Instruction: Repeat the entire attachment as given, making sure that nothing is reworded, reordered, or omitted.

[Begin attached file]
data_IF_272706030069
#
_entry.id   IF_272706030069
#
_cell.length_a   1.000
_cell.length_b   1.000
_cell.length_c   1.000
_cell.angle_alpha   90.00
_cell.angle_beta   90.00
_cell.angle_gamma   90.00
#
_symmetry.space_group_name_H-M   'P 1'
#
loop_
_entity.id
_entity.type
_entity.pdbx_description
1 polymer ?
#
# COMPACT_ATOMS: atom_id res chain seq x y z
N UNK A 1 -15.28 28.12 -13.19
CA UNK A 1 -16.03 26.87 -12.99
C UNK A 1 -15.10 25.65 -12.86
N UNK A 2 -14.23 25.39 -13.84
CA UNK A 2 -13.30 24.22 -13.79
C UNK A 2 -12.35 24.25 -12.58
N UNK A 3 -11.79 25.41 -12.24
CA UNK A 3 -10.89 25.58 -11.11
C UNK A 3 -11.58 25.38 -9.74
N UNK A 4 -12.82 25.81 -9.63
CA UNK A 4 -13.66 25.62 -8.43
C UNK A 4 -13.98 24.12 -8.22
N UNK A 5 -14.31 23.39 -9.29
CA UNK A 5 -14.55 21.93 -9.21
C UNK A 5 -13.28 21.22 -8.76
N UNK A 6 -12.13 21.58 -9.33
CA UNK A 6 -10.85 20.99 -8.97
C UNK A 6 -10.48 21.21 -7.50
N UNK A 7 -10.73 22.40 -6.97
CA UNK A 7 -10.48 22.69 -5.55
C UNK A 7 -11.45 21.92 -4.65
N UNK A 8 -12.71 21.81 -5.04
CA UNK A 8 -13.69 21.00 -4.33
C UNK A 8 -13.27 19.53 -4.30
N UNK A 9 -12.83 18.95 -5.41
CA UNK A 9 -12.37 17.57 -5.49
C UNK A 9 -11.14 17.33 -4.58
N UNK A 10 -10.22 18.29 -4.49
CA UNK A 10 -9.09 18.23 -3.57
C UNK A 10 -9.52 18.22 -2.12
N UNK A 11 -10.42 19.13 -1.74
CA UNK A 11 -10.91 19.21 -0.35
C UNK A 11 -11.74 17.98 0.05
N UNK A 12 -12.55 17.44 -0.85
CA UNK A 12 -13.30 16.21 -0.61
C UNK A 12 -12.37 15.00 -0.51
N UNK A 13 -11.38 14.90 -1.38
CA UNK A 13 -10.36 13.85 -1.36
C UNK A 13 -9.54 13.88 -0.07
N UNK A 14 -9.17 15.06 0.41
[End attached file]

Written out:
data_IF_272706030069
#
_entry.id   IF_272706030069
#
_cell.length_a   1.000
_cell.length_b   1.000
_cell.length_c   1.000
_cell.angle_alpha   90.00
_cell.angle_beta   90.00
_cell.angle_gamma   90.00
#
_symmetry.space_group_name_H-M   'P 1'
#
loop_
_entity.id
_entity.type
_entity.pdbx_description
1 polymer ?
#
# COMPACT_ATOMS: atom_id res chain seq x y z
N UNK A 1 -15.28 28.12 -13.19
CA UNK A 1 -16.03 26.87 -12.99
C UNK A 1 -15.10 25.65 -12.86
N UNK A 2 -14.23 25.39 -13.84
CA UNK A 2 -13.30 24.22 -13.79
C UNK A 2 -12.35 24.25 -12.58
N UNK A 3 -11.79 25.41 -12.24
CA UNK A 3 -10.89 25.58 -11.11
C UNK A 3 -11.58 25.38 -9.74
N UNK A 4 -12.82 25.81 -9.63
CA UNK A 4 -13.66 25.62 -8.43
C UNK A 4 -13.98 24.12 -8.22
N UNK A 5 -14.31 23.39 -9.29
CA UNK A 5 -14.55 21.93 -9.21
C UNK A 5 -13.28 21.22 -8.76
N UNK A 6 -12.13 21.58 -9.33
CA UNK A 6 -10.85 20.99 -8.97
C UNK A 6 -10.48 21.21 -7.50
N UNK A 7 -10.73 22.40 -6.97
CA UNK A 7 -10.48 22.69 -5.55
C UNK A 7 -11.45 21.92 -4.65
N UNK A 8 -12.71 21.81 -5.04
CA UNK A 8 -13.69 21.00 -4.33
C UNK A 8 -13.27 19.53 -4.30
N UNK A 9 -12.83 18.95 -5.41
CA UNK A 9 -12.37 17.57 -5.49
C UNK A 9 -11.14 17.33 -4.58
N UNK A 10 -10.22 18.29 -4.49
CA UNK A 10 -9.09 18.23 -3.57
C UNK A 10 -9.52 18.22 -2.12
N UNK A 11 -10.42 19.13 -1.74
CA UNK A 11 -10.91 19.21 -0.35
C UNK A 11 -11.74 17.98 0.05
N UNK A 12 -12.55 17.44 -0.85
CA UNK A 12 -13.30 16.21 -0.61
C UNK A 12 -12.37 15.00 -0.51
N UNK A 13 -11.38 14.90 -1.38
CA UNK A 13 -10.36 13.85 -1.36
C UNK A 13 -9.54 13.88 -0.07
N UNK A 14 -9.17 15.06 0.41